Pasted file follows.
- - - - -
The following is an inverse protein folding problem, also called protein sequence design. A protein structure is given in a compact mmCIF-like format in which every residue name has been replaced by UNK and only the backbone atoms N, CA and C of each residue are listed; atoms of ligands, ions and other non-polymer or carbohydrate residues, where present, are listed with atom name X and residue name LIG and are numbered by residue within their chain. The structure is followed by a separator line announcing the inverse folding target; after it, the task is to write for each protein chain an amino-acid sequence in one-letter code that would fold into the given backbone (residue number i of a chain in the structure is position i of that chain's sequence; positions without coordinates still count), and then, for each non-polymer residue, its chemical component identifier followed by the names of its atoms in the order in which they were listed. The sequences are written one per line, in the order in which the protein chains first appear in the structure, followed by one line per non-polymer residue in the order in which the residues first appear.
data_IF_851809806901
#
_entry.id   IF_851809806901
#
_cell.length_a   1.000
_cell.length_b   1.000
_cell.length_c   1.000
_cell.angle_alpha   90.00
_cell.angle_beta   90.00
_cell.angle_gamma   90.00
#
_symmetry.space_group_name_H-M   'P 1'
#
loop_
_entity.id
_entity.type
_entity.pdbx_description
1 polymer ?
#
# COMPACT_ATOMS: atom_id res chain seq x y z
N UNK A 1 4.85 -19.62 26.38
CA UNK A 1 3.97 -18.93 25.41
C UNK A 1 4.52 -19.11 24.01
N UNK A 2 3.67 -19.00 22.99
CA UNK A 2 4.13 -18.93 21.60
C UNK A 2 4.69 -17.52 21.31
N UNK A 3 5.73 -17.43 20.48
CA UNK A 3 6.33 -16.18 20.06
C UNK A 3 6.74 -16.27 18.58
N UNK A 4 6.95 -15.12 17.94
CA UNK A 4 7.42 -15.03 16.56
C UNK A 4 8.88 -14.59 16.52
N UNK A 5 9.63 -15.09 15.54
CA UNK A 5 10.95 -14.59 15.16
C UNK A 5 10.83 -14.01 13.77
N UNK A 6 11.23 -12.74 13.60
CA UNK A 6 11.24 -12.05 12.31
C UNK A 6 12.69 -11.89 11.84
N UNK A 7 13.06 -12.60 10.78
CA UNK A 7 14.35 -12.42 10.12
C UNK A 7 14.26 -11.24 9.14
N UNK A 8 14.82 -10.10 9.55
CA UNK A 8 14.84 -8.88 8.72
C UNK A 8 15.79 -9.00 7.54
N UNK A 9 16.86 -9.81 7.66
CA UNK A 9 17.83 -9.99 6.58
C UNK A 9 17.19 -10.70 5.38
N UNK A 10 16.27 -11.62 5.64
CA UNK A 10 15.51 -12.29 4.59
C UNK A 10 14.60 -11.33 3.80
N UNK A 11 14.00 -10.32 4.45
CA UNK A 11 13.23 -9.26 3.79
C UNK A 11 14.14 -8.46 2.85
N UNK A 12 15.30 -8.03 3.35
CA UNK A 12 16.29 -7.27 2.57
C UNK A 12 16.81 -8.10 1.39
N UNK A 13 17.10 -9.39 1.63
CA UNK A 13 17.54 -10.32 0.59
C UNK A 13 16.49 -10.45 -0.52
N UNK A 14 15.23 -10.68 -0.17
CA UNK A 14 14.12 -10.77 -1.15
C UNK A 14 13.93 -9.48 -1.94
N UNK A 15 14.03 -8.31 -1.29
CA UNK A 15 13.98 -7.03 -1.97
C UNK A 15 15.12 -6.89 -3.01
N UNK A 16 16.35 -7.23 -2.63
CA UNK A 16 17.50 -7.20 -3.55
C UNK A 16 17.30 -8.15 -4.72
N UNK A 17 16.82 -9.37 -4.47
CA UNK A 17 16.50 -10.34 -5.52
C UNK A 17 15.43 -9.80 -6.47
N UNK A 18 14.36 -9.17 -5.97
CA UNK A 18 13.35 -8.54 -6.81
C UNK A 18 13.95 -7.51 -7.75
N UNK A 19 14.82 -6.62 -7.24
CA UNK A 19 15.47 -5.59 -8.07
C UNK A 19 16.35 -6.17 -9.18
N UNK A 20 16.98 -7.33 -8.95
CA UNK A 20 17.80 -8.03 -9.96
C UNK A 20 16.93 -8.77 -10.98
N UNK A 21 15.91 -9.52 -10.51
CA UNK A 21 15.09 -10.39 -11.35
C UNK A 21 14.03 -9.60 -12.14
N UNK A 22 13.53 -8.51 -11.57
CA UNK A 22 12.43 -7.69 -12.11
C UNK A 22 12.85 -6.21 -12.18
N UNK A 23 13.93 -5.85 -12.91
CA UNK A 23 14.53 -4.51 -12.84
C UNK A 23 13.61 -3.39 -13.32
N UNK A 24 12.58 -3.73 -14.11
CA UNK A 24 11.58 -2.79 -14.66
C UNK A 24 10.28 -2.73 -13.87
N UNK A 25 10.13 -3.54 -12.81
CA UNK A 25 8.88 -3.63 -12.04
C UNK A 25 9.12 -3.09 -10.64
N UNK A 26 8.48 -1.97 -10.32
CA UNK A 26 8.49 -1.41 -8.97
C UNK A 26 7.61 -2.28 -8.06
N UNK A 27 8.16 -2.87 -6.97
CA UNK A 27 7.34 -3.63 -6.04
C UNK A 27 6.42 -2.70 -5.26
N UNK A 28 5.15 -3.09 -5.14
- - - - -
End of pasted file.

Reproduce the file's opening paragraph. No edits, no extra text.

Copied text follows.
The following is an inverse protein folding problem, also called protein sequence design. A protein structure is given in a compact mmCIF-like format in which every residue name has been replaced by UNK and only the backbone atoms N, CA and C of each residue are listed; atoms of ligands, ions and other non-polymer or carbohydrate residues, where present, are listed with atom name X and residue name LIG and are numbered by residue within their chain. The structure is followed by a separator line announcing the inverse folding target; after it, the task is to write for each protein chain an amino-acid sequence in one-letter code that would fold into the given backbone (residue number i of a chain in the structure is position i of that chain's sequence; positions without coordinates still count), and then, for each non-polymer residue, its chemical component identifier followed by the names of its atoms in the order in which they were listed. The sequences are written one per line, in the order in which the protein chains first appear in the structure, followed by one line per non-polymer residue in the order in which the residues first appear.